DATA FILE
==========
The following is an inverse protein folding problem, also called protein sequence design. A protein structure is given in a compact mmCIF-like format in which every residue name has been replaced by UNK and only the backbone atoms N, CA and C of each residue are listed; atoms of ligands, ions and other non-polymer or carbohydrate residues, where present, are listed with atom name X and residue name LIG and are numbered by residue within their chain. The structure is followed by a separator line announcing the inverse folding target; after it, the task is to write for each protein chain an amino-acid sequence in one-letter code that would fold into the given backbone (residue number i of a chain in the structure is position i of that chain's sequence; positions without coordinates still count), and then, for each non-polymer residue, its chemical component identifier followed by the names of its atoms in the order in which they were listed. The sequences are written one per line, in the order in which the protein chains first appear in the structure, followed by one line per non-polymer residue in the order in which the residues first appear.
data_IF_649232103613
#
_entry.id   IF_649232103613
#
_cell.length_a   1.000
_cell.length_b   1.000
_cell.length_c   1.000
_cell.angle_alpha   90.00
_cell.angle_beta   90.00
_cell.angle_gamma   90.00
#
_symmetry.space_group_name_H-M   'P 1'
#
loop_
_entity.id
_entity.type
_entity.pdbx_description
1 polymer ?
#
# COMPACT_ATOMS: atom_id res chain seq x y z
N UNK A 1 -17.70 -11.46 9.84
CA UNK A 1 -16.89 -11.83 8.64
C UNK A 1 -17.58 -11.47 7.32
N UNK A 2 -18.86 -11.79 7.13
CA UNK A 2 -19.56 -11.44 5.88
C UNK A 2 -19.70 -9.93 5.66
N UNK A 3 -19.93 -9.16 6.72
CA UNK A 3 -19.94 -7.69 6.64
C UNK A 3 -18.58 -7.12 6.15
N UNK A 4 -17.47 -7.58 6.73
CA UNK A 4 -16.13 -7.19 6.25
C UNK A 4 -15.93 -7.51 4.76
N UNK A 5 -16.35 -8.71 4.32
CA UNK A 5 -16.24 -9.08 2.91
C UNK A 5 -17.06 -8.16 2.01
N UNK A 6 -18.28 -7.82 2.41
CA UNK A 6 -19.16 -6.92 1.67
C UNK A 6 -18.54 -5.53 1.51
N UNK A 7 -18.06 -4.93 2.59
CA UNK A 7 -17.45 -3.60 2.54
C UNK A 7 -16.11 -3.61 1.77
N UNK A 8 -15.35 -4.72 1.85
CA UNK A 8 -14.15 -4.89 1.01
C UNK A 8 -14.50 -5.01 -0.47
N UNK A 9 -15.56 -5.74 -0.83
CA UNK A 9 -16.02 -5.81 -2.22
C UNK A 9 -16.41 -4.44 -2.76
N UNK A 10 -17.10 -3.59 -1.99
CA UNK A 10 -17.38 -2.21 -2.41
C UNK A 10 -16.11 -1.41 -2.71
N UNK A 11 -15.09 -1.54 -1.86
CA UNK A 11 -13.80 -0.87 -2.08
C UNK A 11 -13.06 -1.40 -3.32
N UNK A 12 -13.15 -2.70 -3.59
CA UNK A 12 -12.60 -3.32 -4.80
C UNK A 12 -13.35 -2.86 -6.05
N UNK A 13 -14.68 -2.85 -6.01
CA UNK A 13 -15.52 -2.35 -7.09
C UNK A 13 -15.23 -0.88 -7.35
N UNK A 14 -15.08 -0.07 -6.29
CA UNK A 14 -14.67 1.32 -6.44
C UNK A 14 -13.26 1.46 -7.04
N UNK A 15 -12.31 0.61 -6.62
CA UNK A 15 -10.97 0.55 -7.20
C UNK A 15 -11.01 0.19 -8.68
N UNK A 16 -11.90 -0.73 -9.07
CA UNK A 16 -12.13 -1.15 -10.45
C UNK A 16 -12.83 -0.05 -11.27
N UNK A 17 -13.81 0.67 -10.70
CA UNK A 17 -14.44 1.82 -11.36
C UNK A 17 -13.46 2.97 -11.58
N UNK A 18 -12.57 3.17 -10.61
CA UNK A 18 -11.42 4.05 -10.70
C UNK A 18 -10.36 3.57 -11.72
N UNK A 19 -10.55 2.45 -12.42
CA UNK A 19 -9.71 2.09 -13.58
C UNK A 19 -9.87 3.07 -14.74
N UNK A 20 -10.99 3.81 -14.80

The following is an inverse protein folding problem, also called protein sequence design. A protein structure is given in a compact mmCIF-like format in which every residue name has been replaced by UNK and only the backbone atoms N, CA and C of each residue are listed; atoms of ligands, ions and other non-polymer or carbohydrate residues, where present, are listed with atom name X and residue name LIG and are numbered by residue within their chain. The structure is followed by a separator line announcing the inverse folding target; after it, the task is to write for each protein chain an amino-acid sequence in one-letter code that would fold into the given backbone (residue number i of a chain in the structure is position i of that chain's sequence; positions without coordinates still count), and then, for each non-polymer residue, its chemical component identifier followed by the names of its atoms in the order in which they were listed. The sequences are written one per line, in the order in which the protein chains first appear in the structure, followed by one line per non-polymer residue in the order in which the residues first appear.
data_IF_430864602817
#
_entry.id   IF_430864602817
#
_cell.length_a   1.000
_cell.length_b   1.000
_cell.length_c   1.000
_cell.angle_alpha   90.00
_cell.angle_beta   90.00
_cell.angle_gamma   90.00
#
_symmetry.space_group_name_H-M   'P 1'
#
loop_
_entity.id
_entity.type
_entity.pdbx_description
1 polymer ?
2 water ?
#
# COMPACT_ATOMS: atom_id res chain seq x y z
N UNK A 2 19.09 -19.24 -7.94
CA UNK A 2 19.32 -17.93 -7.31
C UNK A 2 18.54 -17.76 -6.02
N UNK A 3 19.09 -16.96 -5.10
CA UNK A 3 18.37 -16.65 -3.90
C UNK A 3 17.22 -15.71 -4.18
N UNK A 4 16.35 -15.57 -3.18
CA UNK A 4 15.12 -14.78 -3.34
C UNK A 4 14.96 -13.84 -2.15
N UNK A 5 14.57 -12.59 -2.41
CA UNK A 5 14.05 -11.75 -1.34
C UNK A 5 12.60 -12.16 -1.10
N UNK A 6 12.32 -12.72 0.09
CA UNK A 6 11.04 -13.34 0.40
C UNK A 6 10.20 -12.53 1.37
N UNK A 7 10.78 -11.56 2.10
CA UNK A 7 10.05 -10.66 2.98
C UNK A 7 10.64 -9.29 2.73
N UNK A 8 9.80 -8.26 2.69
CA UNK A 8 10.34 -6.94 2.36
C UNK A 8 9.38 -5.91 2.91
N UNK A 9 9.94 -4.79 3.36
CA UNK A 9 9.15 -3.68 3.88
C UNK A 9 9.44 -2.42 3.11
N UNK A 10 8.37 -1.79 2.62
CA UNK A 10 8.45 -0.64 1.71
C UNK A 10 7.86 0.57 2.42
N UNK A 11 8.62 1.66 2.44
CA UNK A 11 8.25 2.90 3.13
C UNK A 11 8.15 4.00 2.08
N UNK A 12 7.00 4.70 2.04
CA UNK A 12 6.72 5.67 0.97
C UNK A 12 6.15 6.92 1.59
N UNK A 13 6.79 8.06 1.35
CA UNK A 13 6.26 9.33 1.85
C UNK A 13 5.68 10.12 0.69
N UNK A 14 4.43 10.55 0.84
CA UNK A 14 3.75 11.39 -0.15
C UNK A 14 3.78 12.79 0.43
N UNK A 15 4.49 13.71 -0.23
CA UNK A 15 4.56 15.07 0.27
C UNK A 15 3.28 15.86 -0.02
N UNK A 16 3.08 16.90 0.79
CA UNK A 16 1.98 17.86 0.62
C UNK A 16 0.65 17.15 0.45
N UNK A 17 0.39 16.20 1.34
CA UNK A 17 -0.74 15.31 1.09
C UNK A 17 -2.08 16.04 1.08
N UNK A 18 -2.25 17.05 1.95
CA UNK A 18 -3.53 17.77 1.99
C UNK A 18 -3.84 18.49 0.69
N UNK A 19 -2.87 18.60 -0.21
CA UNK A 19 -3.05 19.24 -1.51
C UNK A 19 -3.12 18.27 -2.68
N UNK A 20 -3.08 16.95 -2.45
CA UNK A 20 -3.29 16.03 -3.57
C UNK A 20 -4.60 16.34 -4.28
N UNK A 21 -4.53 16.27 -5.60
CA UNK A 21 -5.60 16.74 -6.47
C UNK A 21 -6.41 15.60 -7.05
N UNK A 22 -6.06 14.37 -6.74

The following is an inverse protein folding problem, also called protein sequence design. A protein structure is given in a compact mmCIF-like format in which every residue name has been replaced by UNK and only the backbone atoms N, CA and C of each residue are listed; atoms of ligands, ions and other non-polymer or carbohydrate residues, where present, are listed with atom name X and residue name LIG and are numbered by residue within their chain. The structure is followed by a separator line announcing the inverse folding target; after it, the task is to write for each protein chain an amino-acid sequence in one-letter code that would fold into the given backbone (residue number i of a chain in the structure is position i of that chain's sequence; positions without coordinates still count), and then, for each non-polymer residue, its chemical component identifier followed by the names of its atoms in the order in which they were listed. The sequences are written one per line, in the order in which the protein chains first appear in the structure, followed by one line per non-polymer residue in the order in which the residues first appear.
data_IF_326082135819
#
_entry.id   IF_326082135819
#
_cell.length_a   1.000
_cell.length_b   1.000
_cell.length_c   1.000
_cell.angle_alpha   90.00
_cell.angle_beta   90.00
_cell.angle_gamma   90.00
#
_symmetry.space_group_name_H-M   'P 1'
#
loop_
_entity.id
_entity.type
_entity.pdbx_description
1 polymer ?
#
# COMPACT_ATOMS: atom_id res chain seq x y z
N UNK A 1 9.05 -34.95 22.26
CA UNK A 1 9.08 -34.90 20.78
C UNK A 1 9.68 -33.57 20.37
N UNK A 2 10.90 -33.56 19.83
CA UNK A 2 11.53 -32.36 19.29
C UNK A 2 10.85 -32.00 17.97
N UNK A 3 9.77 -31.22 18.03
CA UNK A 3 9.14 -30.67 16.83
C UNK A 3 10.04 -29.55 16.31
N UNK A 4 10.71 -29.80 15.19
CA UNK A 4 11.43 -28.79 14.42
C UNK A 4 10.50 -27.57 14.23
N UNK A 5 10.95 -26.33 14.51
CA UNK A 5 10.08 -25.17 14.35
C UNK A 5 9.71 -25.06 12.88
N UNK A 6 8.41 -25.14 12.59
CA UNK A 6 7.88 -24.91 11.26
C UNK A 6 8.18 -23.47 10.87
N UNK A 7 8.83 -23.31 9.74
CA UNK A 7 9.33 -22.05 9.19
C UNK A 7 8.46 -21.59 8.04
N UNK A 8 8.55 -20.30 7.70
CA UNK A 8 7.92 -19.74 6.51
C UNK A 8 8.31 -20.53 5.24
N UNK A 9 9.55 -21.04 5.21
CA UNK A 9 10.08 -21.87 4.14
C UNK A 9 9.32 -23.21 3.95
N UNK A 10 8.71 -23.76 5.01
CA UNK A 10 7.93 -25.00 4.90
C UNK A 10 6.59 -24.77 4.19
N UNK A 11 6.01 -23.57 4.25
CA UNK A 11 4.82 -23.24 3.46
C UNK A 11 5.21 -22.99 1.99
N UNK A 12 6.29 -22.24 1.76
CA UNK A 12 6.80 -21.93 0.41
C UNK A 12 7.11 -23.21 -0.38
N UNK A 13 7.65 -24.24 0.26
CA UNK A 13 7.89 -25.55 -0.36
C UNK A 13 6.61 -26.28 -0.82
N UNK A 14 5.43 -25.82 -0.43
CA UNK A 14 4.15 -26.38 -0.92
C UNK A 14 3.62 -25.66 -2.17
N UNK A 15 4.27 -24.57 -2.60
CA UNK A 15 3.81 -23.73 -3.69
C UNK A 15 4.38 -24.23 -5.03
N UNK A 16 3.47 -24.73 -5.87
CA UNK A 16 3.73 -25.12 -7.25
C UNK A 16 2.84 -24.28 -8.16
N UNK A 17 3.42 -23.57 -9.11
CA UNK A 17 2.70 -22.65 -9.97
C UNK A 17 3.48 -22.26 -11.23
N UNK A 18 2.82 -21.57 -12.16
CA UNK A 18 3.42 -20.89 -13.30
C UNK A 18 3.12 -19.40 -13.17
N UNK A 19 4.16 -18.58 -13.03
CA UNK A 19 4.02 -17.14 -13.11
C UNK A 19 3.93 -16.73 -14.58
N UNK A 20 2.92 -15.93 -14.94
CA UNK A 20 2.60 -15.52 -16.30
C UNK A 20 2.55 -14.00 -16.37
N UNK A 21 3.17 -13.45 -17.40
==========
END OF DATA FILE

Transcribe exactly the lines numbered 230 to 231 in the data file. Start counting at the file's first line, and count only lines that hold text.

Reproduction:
CA UNK A 16 3.73 -25.12 -7.25
C UNK A 16 2.84 -24.28 -8.16